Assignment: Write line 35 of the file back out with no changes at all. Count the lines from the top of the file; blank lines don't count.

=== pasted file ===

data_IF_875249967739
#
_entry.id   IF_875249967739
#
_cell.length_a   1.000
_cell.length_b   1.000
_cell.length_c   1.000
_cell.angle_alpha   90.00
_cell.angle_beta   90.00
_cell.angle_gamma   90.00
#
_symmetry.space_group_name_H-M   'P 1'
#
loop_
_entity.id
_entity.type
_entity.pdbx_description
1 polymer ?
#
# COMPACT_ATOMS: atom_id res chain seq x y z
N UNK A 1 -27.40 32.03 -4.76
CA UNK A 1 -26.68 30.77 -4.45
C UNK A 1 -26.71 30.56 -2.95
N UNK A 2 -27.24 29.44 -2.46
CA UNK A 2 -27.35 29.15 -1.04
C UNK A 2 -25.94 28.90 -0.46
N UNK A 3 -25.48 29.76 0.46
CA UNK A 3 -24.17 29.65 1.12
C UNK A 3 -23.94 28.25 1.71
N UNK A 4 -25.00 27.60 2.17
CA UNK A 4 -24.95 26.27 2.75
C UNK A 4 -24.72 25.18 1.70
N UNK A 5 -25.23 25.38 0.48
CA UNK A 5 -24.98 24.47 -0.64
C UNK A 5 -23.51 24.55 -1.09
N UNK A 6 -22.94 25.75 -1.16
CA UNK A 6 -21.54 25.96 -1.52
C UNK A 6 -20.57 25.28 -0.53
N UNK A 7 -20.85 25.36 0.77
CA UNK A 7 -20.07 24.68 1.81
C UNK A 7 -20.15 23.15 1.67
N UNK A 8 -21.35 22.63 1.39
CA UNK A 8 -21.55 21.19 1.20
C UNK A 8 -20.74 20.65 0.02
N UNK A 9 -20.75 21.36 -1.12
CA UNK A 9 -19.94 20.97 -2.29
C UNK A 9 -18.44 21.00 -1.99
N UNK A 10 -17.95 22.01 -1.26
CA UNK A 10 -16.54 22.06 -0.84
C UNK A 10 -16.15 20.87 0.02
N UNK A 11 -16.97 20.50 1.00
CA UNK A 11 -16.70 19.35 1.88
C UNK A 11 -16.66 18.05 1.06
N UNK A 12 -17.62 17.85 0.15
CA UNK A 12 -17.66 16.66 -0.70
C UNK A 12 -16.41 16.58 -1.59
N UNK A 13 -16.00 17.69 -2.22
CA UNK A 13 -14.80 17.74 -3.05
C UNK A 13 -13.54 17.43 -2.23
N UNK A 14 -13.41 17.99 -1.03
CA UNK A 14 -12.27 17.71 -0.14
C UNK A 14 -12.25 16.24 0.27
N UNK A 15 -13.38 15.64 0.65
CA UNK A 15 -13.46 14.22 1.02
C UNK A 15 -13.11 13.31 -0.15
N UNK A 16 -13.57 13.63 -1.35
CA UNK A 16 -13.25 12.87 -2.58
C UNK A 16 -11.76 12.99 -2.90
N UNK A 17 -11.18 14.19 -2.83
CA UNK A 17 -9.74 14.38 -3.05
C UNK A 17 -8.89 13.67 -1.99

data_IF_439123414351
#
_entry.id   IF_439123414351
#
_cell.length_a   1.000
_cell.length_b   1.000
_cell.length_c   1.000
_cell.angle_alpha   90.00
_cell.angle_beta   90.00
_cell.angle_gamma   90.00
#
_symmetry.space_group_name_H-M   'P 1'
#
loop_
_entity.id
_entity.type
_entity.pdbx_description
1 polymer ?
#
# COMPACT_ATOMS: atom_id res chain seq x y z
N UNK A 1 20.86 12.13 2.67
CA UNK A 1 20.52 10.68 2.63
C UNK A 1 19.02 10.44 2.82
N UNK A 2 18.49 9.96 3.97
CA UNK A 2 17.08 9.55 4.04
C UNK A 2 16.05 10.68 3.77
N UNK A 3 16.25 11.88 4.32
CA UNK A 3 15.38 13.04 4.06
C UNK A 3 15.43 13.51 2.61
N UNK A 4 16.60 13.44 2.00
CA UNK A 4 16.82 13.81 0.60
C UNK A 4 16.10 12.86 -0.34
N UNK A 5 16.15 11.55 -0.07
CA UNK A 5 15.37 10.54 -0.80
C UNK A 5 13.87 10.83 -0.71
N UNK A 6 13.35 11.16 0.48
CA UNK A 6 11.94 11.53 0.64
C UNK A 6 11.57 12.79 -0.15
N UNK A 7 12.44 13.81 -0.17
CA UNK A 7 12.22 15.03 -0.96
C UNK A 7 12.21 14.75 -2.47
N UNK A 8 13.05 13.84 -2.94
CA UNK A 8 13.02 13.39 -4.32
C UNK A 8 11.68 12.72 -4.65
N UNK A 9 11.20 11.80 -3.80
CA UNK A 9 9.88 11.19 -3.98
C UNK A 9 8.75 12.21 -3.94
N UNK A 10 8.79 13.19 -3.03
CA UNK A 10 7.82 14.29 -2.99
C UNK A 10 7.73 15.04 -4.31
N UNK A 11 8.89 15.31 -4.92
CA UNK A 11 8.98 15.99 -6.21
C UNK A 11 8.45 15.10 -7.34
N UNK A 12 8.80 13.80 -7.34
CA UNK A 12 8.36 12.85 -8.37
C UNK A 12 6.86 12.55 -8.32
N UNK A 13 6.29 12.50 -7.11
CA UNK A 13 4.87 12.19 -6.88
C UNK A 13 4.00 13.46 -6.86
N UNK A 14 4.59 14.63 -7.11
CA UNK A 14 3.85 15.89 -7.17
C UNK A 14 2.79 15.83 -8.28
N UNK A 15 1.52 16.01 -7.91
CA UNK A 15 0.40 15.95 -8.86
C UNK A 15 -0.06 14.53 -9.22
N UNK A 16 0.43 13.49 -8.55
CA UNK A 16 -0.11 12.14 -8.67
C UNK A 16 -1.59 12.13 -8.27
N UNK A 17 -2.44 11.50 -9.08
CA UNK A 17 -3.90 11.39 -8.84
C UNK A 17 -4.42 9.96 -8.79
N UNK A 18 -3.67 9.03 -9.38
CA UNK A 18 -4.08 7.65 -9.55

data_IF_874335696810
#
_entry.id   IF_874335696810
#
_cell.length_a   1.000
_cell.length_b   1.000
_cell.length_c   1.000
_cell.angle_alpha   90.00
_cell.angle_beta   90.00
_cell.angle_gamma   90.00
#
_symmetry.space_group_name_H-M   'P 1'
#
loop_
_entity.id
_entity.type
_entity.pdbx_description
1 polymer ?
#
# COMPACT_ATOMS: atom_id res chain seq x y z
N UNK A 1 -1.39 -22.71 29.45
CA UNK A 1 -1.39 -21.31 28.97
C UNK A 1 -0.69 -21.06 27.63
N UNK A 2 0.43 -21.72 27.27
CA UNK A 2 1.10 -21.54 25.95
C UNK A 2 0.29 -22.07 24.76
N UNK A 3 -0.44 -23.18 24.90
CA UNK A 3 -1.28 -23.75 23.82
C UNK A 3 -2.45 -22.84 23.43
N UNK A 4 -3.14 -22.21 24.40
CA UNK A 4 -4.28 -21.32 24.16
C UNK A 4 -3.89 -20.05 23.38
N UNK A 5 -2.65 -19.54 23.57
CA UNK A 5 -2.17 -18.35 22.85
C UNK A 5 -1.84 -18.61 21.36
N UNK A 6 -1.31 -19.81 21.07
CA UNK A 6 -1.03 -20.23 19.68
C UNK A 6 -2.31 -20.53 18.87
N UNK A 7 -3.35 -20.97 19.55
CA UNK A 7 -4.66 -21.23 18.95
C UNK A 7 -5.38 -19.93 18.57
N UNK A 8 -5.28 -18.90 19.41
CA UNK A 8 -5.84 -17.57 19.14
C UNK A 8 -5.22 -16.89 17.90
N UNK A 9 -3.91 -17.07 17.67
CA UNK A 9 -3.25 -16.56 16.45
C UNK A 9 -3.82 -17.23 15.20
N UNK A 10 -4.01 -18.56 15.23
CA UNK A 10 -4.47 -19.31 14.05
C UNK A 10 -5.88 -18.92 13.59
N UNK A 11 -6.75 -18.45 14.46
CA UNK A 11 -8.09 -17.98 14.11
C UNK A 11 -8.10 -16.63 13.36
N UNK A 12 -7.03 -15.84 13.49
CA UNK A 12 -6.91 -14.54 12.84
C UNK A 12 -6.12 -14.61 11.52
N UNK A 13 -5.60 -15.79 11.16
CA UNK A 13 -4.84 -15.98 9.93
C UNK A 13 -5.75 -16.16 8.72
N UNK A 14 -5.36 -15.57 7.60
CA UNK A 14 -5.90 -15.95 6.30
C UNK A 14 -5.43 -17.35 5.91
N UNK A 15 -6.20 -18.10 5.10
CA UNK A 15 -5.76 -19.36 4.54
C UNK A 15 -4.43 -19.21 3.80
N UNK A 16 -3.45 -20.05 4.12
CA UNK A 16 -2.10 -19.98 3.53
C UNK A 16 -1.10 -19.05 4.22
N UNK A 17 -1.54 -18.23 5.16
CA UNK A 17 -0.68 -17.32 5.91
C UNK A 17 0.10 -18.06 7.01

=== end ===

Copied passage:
C UNK A 5 -23.51 24.55 -1.09